U.S. Citizenship and Immigration Services announced it is updating its Policy Manual (PDF, 307 KB) to align with the Department of Justice’s Board of Immigration Appeals’ (BIA) precedent decision in Matter of Zhang. Decided in June 2019, the BIA held in this decision that false claims of U.S. citizenship do not need to be knowingly made to make an alien deportable under the Immigration and Nationality Act (INA). The Policy Manual also applies the BIA’s decision to the false claim to U.S. citizenship ground of inadmissibility, as it is virtually identical to the ground of deportability.
Under the law, an alien is inadmissible or deportable if the alien falsely represents him or herself to be a citizen of the United States for any purpose or benefit under immigration law or under other federal or state law. The only exception Congress provided to the false claim to U.S. citizenship ground of inadmissibility requires that each parent of the alien is or was a U.S. citizen, the alien permanently resided in the United States before the age of 16, and the alien reasonably believed he or she was a U.S. citizen when claiming to be one.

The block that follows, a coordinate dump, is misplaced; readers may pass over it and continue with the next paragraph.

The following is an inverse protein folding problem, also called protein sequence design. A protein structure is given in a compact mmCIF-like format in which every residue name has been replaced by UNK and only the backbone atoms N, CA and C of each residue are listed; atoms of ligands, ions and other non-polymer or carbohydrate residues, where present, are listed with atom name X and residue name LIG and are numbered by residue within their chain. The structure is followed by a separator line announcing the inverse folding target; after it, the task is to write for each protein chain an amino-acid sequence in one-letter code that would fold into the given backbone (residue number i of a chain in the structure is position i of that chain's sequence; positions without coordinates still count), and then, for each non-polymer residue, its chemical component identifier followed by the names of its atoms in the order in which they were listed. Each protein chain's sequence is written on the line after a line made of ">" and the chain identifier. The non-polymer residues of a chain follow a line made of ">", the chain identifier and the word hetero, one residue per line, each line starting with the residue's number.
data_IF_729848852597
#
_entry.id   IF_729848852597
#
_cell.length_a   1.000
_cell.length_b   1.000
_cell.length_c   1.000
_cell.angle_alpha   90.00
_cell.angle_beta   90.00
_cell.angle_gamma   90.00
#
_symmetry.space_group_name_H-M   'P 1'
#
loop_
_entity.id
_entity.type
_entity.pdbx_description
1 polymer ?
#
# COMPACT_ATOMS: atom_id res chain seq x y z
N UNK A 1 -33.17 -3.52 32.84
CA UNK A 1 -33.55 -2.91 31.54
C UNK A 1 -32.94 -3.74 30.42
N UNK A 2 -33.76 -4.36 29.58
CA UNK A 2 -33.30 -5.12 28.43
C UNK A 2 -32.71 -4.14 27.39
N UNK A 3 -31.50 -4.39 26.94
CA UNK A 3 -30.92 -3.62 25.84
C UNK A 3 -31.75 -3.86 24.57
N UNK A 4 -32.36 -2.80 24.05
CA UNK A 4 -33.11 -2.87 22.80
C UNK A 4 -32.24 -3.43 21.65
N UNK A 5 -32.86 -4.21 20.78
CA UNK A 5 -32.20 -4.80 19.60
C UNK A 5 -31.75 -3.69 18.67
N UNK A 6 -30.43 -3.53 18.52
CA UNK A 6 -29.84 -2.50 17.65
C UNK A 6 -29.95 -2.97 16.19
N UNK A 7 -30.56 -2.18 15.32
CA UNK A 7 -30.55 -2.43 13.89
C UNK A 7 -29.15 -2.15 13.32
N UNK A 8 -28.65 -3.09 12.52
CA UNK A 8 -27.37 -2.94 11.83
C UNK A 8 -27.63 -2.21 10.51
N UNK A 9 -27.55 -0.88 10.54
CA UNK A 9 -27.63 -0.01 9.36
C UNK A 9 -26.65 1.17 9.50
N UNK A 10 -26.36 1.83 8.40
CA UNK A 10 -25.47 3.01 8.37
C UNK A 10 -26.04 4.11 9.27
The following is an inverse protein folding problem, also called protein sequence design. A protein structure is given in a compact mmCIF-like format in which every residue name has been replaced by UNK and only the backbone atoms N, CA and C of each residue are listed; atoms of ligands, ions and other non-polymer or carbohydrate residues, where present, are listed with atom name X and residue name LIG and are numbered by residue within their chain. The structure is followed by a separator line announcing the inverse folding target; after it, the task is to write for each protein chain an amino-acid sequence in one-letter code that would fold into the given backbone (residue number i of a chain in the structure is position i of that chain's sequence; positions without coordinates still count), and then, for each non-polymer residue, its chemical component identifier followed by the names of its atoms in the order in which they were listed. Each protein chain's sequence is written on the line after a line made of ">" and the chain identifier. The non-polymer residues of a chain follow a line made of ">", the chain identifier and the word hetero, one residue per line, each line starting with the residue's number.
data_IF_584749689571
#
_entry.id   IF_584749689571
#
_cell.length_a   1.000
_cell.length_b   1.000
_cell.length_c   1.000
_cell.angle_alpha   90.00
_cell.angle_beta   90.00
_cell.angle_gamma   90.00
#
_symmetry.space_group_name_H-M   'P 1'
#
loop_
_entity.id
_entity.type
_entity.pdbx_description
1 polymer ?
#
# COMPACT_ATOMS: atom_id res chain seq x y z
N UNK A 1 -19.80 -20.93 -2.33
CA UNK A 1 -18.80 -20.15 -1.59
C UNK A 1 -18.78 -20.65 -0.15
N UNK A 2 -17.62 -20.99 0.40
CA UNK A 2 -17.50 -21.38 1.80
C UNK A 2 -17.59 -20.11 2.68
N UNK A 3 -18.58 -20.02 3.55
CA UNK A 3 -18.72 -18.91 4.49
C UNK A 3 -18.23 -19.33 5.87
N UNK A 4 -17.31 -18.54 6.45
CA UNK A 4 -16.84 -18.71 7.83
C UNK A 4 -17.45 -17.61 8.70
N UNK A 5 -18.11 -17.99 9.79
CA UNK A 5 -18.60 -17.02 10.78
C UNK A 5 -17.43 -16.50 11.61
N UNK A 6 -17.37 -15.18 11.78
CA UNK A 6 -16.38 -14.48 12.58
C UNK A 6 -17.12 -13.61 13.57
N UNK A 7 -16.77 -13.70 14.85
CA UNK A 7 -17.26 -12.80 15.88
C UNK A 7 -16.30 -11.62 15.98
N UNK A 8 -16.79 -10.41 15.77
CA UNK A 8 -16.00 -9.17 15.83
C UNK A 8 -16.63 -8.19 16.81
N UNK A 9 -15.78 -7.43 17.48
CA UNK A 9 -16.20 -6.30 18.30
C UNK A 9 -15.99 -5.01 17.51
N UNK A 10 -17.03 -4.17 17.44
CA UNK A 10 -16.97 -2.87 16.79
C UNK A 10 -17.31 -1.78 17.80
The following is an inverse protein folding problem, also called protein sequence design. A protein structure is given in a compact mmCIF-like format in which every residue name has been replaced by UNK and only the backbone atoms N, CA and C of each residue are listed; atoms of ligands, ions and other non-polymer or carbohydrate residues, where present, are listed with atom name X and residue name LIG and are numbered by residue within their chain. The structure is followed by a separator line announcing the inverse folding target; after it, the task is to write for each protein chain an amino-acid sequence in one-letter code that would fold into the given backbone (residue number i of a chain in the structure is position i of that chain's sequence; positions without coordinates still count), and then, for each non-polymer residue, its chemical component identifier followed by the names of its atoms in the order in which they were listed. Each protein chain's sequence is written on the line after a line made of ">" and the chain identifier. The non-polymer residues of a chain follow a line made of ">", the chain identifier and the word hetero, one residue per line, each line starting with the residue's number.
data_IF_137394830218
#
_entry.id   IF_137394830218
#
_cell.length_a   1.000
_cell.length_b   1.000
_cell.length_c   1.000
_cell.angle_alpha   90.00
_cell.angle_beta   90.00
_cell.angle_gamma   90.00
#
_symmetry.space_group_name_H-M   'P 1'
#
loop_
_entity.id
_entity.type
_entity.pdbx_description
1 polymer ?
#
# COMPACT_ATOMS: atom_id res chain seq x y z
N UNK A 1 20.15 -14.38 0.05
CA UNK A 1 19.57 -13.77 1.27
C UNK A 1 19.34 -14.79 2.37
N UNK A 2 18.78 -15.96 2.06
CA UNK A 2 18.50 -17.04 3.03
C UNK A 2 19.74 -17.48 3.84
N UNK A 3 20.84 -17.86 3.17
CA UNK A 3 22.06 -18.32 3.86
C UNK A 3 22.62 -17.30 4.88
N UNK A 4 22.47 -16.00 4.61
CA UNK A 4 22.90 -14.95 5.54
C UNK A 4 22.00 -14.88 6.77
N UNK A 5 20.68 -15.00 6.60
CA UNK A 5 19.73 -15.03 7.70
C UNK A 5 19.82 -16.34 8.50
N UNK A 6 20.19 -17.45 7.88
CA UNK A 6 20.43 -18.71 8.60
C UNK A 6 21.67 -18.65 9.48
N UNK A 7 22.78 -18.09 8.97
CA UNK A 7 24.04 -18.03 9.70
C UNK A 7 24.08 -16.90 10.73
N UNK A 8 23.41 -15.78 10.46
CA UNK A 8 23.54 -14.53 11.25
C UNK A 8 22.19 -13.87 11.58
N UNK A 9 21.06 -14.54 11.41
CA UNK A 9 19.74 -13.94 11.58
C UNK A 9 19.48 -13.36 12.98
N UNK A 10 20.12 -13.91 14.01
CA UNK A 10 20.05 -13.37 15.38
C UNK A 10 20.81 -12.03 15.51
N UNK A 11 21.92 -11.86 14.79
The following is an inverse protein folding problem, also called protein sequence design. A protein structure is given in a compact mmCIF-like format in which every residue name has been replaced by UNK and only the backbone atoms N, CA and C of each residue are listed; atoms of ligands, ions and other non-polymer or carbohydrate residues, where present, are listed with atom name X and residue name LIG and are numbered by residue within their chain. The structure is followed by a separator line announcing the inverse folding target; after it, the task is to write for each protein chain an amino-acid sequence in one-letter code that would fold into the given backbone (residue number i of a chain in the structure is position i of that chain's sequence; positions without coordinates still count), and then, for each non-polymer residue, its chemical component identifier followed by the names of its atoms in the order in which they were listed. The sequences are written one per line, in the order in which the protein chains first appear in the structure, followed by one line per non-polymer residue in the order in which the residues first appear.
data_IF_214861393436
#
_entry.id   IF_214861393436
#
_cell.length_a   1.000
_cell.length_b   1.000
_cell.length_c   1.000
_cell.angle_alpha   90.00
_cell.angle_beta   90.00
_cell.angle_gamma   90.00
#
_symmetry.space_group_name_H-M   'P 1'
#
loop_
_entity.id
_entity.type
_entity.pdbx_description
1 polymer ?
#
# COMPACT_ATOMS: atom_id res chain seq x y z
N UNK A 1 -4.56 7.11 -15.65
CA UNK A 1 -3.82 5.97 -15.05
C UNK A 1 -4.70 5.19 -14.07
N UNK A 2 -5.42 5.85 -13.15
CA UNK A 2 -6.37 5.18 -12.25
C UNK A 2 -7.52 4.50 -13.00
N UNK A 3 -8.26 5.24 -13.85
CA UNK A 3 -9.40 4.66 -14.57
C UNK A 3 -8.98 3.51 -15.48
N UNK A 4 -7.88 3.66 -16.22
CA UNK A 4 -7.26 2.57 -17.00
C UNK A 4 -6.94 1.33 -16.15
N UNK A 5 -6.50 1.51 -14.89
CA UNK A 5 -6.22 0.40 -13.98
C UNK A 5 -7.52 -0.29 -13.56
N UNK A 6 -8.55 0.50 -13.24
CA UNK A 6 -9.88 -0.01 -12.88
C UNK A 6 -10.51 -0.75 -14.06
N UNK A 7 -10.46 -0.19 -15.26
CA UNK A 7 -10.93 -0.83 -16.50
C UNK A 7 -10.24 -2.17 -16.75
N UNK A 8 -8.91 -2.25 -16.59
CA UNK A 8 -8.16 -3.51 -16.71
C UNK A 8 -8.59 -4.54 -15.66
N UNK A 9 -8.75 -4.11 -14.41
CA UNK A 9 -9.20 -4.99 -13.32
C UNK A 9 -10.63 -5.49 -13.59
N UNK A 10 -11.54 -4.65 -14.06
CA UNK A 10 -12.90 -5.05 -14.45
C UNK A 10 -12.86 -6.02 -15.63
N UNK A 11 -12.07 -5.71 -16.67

Aliens applying for refugee status and for adjustment of status based on refugee or asylee status, as well as legalization applicants, may be eligible to apply for a waiver of this ground of inadmissibility. This ground of inadmissibility does not apply to special immigrant juveniles seeking adjustment of status, or to registry applicants.
Matter of Zhang clarified that it is not necessary for the government to show intent when it comes to false representations to U.S. citizenship. This guidance aligns with that decision and addresses inadmissibility for falsely claiming U.S. citizenship for any purpose or benefit under the INA or any other federal or state law, provided that the alien made the false claim on or after Sept. 30, 1996.